Taking in the Midsummer Harvest

Midsummer is really the beginning of summer here in central Massachusetts.  We are about six weeks off from the traditional British harvest holidays, with the cross quarter fire festivals marking the height of each season rather than its beginning. At least that’s been my experience.

There are a number of sacred herbs that can be harvested from my land. Midsummer seemed like a good time to accomplish this, but I also wanted to incorporate some lunar correspondences. The Full Moon was in Capricorn just after Midsummer, which traditionally is a time where  pruning, or harvesting, is done to promote more vigorous growth in the plant. (Although why I would want this for the Mugwort is beyond me.)

And then it rained on the day of the full moon. All my lovely plans were foiled.

So, I went out the next morning, which was still within 12 hours of the moment of the Full Moon. It was the hour of Venus on a Thursday, the day of Jupiter, both of which should be auspicious for harvesting healing herbs. I managed to bring in the Motherwort, Agrimony, and Mugwort then. For future reference, I will be harvesting Motherwort much sooner next year, as it’s seedpods are very sharp and spiky.

Unfortunately I had to complete my harvest in the afternoon, which is when the essential oil concentrations are the lowest. On the “bright” side (ha!) this was now during the hour of the Sun and I brought in Sweetfern, Lavender, and Feverfew.

I had spied a glorious Yarrow by the side of the road earlier that morning. Sadly, someone mowed it down between that time and when I went out in the afternoon to harvested. I was really cheesed off. I did find a couple of other smaller sprigs though, and I’ll see what wild crafting I can do down in the conservation land for this little herb.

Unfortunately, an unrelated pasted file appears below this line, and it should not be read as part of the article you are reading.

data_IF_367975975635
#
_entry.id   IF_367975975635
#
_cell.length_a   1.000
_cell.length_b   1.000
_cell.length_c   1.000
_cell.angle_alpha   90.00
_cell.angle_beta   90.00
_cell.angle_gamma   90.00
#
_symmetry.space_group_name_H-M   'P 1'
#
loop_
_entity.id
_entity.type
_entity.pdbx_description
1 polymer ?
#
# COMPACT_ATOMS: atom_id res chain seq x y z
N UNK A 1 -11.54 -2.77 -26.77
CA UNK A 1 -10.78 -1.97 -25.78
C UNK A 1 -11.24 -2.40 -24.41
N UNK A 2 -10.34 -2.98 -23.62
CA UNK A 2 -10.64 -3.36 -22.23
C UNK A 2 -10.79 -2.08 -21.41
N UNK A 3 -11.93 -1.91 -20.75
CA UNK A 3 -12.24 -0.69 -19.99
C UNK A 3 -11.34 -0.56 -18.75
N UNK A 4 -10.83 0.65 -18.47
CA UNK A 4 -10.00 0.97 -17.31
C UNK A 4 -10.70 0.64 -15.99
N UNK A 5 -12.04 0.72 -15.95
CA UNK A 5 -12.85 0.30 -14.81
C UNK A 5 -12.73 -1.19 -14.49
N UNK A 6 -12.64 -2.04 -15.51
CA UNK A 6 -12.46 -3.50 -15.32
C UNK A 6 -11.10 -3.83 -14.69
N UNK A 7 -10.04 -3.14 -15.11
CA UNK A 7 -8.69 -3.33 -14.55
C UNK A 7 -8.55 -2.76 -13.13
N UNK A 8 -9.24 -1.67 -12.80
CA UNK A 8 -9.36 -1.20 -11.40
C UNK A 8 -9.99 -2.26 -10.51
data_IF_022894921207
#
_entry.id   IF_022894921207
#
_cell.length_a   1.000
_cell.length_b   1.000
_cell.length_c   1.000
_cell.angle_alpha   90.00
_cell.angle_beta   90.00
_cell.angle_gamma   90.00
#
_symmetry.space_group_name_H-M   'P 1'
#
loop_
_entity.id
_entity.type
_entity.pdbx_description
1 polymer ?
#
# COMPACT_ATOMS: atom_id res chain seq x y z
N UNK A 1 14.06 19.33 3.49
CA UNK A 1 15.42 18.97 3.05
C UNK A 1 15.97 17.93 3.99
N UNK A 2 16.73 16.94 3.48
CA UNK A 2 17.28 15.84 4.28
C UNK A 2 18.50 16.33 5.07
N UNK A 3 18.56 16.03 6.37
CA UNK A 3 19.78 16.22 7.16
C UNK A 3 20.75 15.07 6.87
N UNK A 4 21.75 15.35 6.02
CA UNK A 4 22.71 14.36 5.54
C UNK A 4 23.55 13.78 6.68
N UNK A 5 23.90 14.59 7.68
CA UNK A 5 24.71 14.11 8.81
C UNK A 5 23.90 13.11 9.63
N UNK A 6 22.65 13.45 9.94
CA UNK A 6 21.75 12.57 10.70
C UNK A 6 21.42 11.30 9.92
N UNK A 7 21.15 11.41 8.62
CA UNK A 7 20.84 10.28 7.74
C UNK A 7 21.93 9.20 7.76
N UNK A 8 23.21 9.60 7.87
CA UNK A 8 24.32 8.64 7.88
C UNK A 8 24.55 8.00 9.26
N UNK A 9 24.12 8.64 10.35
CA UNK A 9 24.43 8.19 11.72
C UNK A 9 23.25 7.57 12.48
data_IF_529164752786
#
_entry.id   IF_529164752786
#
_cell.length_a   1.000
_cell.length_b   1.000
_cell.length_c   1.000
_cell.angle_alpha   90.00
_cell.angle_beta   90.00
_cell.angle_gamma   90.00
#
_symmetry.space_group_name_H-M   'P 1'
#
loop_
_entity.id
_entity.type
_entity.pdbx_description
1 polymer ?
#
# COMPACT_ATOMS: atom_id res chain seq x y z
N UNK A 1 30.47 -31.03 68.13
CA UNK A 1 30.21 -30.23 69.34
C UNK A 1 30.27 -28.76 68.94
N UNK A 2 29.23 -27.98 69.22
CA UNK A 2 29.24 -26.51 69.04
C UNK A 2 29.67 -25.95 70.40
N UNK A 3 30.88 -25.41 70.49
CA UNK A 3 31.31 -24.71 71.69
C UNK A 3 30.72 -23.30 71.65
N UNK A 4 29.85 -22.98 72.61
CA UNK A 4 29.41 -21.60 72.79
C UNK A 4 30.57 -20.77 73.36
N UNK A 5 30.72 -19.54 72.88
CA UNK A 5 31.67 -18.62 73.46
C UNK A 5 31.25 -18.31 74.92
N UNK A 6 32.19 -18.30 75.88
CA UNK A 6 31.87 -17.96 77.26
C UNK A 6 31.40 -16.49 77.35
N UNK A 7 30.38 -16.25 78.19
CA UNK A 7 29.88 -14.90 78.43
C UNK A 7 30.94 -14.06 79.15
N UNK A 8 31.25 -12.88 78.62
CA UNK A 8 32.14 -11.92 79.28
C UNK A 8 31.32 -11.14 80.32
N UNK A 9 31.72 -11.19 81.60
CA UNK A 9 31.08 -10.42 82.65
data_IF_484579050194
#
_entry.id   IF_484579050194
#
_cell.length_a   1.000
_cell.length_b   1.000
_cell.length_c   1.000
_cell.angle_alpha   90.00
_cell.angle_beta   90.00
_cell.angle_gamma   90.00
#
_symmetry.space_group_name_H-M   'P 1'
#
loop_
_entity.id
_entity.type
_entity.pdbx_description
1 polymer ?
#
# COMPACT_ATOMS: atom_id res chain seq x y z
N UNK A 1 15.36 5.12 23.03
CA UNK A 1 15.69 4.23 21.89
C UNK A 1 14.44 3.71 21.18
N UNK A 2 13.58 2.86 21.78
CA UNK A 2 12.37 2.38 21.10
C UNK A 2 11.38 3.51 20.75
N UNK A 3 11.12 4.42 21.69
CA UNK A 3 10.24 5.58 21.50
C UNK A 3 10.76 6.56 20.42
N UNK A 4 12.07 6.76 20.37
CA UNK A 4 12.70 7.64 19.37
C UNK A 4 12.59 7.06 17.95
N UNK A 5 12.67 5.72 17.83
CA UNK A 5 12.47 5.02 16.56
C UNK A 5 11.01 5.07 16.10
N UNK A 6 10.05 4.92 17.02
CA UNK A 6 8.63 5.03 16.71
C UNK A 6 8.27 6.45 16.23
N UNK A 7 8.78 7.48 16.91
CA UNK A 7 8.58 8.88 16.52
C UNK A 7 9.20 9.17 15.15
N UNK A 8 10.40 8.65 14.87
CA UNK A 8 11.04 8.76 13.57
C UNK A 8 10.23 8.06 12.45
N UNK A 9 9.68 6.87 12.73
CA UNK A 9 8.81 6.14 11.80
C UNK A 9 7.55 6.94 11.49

I’ll likely be doing another round of harvesting during the Dark Moon, especially for Mugwort (and probably the Agrimony as well, just because I don’t want it going to seed). I’ll probably wait until the next Full Moon for the rest of my culinary herbs like Sage and Oregano.  But for now, it looks like a goodly supply drying on the walls of my kitchen!

Lavender

Week 25 of PBP.

The other “L” entry is also beloved for its perfume: lavandula angustifolia. The first real memories I have of this beauty are of the endless fields of lavender in Provence. Every medieval garden my family visited in the south of France had glorious lavender plants. I loved how the sticky, spicy scent would cling to my fingers after rubbing the leaves. I stared in wonder at the bees and hoverflies and humming birds as they completely ignored my presence to flock to the sprays of purple flowers.

Sadly, as I’ve moved further and further north, my lavender plants have fair less and less well. But there are still a few hardy varieties that manage to winter over and bless my cosmetics and my cooking with their wonderful oils.

Lilac

Week 24 of PBP.